Early Landscapes

This section shares my personal evolution of panoramic photography of a landscape.



How I started shooting panoramic

Panoramic Photography

When I am not working and it’s not over 100 degrees outside;  I spend a lot of my time on the trails hiking and biking.  Over the last few years I have completed about 200 of the 800 mile Arizona Trail.  As a photographer I can’t resist photographing the amazing scenery. Panoramic photography seemed inevitable.

Jason Koster Panoramic photography Phoenix commercial photographer landscape photographer fine art photographer editorial photographer Arizona Trail

Jason Koster in front of an Arizona Trail sign.

Most of the time you can capture the gist of a landscape with a single frame but hardly the expansiveness or what it feels like to be a passenger on the land.  For most people when you point a camera at majestic scenery the experience quickly becomes what part of the scene am I ok with cropping out.   I call this passive framing. The resulting image usually ends up feeling incomplete or like there wasn’t much of a story at all.

As I was preparing to hike the part of the Arizona Trail that goes through the Grand Canyon I knew it was time to start figuring out how to capturer a bigger scene.   That’s when I started to explore panoramic photography. When shooting panoramic landscapes I discovered I was no longer limited by a left and right frame.  Instead of deciding what part of the landscape has to get cropped I am now asking, where does the picture start and where does it stop?  The picture could be as long as it needed to be to tell the story.  This approach brought the entire landscape into new perspective. I could feel the story telling quality developing in these images.  Including more of the land not only said more but it allowed the land to become more poetic in what it was saying.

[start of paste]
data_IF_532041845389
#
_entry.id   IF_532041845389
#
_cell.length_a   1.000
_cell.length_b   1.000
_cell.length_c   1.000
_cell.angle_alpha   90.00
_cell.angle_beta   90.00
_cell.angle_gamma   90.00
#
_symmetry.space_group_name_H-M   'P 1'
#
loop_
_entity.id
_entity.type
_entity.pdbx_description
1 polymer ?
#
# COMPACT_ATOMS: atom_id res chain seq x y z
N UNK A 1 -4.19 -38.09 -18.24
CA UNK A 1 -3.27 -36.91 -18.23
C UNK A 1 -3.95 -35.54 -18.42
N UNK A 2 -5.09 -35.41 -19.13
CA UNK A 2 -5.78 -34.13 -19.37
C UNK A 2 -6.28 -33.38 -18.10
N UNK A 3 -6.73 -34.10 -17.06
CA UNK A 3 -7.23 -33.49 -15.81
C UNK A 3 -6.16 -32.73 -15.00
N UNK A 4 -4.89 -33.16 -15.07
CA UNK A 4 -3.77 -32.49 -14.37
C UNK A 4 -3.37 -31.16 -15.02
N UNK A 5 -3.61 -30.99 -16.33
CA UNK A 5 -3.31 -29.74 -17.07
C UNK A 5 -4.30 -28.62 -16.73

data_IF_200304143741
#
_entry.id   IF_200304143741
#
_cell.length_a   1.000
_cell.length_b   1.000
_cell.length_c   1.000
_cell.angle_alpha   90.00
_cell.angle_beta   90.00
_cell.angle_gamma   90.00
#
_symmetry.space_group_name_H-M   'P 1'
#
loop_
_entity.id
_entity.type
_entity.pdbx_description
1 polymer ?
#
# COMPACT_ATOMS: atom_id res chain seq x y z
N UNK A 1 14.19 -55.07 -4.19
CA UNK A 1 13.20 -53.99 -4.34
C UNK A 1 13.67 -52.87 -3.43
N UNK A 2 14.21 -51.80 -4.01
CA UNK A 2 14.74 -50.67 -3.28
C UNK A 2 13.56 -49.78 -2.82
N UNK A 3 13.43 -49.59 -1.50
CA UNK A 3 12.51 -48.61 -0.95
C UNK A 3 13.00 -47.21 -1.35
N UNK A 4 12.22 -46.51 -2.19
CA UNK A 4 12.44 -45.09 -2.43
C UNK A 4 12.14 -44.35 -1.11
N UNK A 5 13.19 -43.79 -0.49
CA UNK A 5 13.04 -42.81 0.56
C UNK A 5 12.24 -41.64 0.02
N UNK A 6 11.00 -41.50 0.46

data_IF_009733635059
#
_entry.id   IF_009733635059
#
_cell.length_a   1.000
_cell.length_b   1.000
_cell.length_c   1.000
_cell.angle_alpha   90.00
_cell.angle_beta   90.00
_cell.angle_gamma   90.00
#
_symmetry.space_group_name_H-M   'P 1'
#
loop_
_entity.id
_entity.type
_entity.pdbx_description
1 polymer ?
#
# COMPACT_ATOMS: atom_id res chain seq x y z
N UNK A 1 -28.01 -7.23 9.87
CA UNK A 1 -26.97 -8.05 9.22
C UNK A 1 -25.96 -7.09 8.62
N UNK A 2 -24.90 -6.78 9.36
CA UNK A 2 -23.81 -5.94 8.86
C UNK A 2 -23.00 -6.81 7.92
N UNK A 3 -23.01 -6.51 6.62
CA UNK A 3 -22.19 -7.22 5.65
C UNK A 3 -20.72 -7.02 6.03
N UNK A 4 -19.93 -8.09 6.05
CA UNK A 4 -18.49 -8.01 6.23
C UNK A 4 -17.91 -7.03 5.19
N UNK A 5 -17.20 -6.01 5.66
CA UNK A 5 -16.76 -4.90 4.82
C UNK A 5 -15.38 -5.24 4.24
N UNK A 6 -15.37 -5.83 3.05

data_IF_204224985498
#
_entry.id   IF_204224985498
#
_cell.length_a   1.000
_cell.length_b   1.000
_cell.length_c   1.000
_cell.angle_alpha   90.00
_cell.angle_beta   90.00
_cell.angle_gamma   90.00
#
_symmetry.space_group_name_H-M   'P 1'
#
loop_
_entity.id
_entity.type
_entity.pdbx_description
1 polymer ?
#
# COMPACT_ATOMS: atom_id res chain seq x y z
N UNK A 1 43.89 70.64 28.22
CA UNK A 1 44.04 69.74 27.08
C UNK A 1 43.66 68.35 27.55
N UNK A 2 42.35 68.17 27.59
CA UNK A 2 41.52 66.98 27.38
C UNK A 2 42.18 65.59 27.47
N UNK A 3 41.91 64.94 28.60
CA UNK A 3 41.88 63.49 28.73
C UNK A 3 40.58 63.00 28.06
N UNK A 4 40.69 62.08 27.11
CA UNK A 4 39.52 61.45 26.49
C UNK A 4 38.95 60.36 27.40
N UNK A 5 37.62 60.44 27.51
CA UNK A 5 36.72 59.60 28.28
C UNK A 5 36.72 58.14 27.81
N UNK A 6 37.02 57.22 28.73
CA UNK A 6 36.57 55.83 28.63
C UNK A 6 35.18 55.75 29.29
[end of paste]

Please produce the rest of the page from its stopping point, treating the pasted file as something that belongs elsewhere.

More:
Sun & Clouds

I find story telling to be an element of a successful image.  The sun and clouds can be an easy source of drama for an image so I try to use those elements sparingly.  Similar to outgrowing the rockabilly costumes of my Natural Light Portrait series I stopped making landscape images about the sun & clouds.   But when dramatic light is unavoidable what does it mean?  I have always considered sunshine to mean growth and prosperity.  Lens flare evokes excitement, challenge and chance.  Seeing the entire sun??  Well that was new for me because most of the time in photography we don’t include the sun.  To me it represents time and honesty.  It is the thing I am racing to my next camp.

Eventually showing the trail was inevitable.  I thought it might be visually distracting but, I was pleasantly surprised by how much it added to the story telling. Showing the trail eventually meant showing other hikers. That brought scale to the scene and more meaning to the trail.  The trail became a symbol of finding ones way in life or reflecting on the past. A hiker on the trail represented the work one puts in for a better life.  I tried not to think about the trail being a man made scare on the land but, rather the land designating were it can be used.


If the sun symbolizes time and honesty then what is the shadow?   To me shadow feels like transition or something heavy like regret. But seeing my own shadow took on a completely different meaning.  The image was no longer from an omniscient viewer looking outward. My shadow seemed to say this is your current status and the scenic view was looking inward.

What use to just be a nice picture of the land has now turned into something much more expressive to me.  Lastly, even the different textures of the land start taking on different meanings, attitudes or phases of life.

Being open to panoramic images has lead me to the less common vertical panoramic photography.  This is an area that is still young to me and I am looking forward to further exploration.

I am very proud of my John Muir Trail series.

I wanted to include this gallery of Early Landscapes because these are my learning pieces that prepared me for making much more intelligent panoramic photography of the John Muir Trail.  It was this work that allowed me to see the expressive potential of a landscape image.  I knew it would be important for me to go to the extra mile to shoot high quality images.


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